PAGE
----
Empowering parents — to sign petitions or become engines for change?

On Wednesday, the California State Board of Education will vote to approve regulations implementing California’s parent empowerment law. Given the intense scrutiny this law has received, it’s important to remember that it is just a small step on the road toward truly empowering parents.

Nibbling at the edges

Passed by the Legislature in 2009, the “Parent Trigger” statute allows parents to petition their school district boards to adopt one of the turnaround interventions handed down by the feds. But community advocates like us wonder: What if parents don’t want any of these turnaround options?

There are many reasons why they wouldn’t. Though much ballyhooed by some, especially charter advocates, the new law is actually quite modest in scope. First, only 75 of the state’s 9,000 schools can actually implement a trigger. Second, if they succeed, they are essentially limited to using one of the federally prescribed and fairly narrow school turnaround interventions set out under the School Improvement Grant program. The petitioned district must either: (1) close the school, (2) replace it with a charter school or reopen with new management, (3) fire the principal and at least half the staff, or (4) fire the principal and transform the school in line with federal regulations.

Unfortunately, none of the four options was then or is now supported by research indicating that they actually work. Moreover, other strategies that have succeeded are precluded from consideration. The bottom line: Enabling parents in a handful of the state’s schools to force through one of four unproven federal turnaround options may be useful in some instances, but this minor step forward is hardly a revolution.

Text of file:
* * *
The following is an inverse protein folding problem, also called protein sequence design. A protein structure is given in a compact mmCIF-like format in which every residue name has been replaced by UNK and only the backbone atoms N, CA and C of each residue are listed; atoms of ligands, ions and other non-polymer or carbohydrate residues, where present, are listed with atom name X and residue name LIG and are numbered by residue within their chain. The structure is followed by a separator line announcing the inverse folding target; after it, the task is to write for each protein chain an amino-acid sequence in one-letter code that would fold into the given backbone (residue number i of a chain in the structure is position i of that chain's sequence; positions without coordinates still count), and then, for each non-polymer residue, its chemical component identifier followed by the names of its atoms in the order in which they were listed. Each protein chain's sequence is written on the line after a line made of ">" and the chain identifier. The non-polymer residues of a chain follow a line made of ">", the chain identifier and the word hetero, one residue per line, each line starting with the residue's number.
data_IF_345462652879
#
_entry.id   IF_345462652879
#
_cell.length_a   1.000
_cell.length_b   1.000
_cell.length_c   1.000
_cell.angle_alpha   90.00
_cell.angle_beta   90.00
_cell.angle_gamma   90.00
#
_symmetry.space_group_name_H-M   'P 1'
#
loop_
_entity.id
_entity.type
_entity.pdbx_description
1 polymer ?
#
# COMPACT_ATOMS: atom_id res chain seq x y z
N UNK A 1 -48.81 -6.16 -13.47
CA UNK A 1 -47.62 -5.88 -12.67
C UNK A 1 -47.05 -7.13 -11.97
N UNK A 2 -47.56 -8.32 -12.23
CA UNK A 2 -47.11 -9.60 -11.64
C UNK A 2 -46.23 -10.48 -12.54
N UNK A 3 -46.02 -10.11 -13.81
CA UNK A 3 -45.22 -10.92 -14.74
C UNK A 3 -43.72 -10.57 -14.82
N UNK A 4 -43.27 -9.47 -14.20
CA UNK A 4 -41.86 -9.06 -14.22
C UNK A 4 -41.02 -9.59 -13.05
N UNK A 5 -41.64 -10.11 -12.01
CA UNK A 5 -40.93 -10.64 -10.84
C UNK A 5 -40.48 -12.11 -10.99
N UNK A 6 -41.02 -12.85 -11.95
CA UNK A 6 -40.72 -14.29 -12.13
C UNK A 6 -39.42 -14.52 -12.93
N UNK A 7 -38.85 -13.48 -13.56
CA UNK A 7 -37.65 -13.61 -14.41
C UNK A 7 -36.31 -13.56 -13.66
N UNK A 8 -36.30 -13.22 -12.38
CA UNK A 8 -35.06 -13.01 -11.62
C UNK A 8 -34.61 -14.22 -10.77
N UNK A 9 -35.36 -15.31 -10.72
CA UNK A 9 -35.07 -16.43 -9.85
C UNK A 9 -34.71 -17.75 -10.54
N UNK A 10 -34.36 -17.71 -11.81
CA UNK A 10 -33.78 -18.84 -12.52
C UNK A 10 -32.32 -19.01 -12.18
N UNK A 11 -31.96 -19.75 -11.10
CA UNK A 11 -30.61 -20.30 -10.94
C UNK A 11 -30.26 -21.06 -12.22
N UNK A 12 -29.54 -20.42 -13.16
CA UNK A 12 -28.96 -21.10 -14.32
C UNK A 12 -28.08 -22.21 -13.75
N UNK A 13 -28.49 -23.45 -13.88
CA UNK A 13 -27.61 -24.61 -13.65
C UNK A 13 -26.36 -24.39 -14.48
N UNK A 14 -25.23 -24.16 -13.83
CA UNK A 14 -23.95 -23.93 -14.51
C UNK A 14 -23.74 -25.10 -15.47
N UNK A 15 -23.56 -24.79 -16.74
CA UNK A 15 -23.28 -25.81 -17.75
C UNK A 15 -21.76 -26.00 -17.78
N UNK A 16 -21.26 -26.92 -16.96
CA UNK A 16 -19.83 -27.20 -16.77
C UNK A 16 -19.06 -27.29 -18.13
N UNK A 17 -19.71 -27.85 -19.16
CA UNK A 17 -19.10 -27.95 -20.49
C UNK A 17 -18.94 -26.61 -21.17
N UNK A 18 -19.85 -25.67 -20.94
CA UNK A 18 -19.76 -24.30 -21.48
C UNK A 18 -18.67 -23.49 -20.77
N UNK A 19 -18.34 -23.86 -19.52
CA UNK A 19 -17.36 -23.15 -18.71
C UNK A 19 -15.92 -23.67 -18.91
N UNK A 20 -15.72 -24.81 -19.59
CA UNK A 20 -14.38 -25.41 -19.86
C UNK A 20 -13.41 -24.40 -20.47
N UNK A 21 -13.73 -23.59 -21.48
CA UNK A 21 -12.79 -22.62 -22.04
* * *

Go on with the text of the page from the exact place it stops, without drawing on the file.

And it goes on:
There’s another way – one in which parents, students, teachers, and community members are active participants in the process of developing and implementing a plan for transforming their schools, not merely signers of a petition.

A blueprint for success

We know it can be done. A report by Communities for Excellent Public Schools (“A Proposal for Sustainable School Transformation,” July 2010), a national coalition of more than 25 community-based education reform organizations, highlights the community-based school reform effort at Greenleaf Elementary in Oakland. After failed attempts to use No Child Left Behind-driven reforms (e.g., firing teachers, charter conversion), Oakland Unified School District (OUSD) supported a design development team composed of students, parents, educators, community members, and district staff to do the hard work of a year-long planning process.

This process included mapping the assets of the school and neighborhood, analyzing student achievement data, visiting high-performing schools serving similar students, and participating in extensive community engagement and partnership. The report describes how the team’s unified vision for the school became a reality: